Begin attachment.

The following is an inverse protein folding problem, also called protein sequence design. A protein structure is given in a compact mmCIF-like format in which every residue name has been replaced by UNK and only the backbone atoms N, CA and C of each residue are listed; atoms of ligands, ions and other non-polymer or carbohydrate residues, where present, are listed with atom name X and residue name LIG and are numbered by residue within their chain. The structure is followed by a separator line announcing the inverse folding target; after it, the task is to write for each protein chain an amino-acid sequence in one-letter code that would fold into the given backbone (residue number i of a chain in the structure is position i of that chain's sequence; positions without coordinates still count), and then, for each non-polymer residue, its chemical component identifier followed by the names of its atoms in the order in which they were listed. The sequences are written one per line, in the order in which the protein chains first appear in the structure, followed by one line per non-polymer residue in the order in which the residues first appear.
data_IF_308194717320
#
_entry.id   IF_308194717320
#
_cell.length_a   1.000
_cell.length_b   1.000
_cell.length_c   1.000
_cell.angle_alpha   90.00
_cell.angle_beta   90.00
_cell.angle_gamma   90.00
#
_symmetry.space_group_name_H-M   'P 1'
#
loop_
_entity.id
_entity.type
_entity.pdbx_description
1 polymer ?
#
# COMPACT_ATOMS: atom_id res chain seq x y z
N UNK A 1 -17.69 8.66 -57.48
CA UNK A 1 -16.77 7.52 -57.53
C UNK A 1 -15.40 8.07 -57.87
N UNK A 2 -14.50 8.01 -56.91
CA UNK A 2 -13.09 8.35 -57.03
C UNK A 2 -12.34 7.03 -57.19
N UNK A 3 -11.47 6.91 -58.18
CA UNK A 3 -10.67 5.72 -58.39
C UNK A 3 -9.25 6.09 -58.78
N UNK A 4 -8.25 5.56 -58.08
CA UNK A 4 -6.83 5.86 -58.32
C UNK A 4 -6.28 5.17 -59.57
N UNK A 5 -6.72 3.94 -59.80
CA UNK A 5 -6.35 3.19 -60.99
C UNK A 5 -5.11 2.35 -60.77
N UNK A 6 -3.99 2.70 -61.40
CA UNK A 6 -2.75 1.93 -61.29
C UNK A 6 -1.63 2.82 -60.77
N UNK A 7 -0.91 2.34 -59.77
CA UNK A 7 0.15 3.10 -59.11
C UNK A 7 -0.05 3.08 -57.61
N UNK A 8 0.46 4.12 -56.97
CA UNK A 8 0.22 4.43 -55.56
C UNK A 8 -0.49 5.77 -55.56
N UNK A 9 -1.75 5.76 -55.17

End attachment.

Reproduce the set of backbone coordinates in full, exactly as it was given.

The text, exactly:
The following is an inverse protein folding problem, also called protein sequence design. A protein structure is given in a compact mmCIF-like format in which every residue name has been replaced by UNK and only the backbone atoms N, CA and C of each residue are listed; atoms of ligands, ions and other non-polymer or carbohydrate residues, where present, are listed with atom name X and residue name LIG and are numbered by residue within their chain. The structure is followed by a separator line announcing the inverse folding target; after it, the task is to write for each protein chain an amino-acid sequence in one-letter code that would fold into the given backbone (residue number i of a chain in the structure is position i of that chain's sequence; positions without coordinates still count), and then, for each non-polymer residue, its chemical component identifier followed by the names of its atoms in the order in which they were listed. The sequences are written one per line, in the order in which the protein chains first appear in the structure, followed by one line per non-polymer residue in the order in which the residues first appear.
data_IF_308194717320
#
_entry.id   IF_308194717320
#
_cell.length_a   1.000
_cell.length_b   1.000
_cell.length_c   1.000
_cell.angle_alpha   90.00
_cell.angle_beta   90.00
_cell.angle_gamma   90.00
#
_symmetry.space_group_name_H-M   'P 1'
#
loop_
_entity.id
_entity.type
_entity.pdbx_description
1 polymer ?
#
# COMPACT_ATOMS: atom_id res chain seq x y z
N UNK A 1 -17.69 8.66 -57.48
CA UNK A 1 -16.77 7.52 -57.53
C UNK A 1 -15.40 8.07 -57.87
N UNK A 2 -14.50 8.01 -56.91
CA UNK A 2 -13.09 8.35 -57.03
C UNK A 2 -12.34 7.03 -57.19
N UNK A 3 -11.47 6.91 -58.18
CA UNK A 3 -10.67 5.72 -58.39
C UNK A 3 -9.25 6.09 -58.78
N UNK A 4 -8.25 5.56 -58.08
CA UNK A 4 -6.83 5.86 -58.32
C UNK A 4 -6.28 5.17 -59.57
N UNK A 5 -6.72 3.94 -59.80
CA UNK A 5 -6.35 3.19 -60.99
C UNK A 5 -5.11 2.35 -60.77
N UNK A 6 -3.99 2.70 -61.40
CA UNK A 6 -2.75 1.93 -61.29
C UNK A 6 -1.63 2.82 -60.77
N UNK A 7 -0.91 2.34 -59.77
CA UNK A 7 0.15 3.10 -59.11
C UNK A 7 -0.05 3.08 -57.61
N UNK A 8 0.46 4.12 -56.97
CA UNK A 8 0.22 4.43 -55.56
C UNK A 8 -0.49 5.77 -55.56
N UNK A 9 -1.75 5.76 -55.17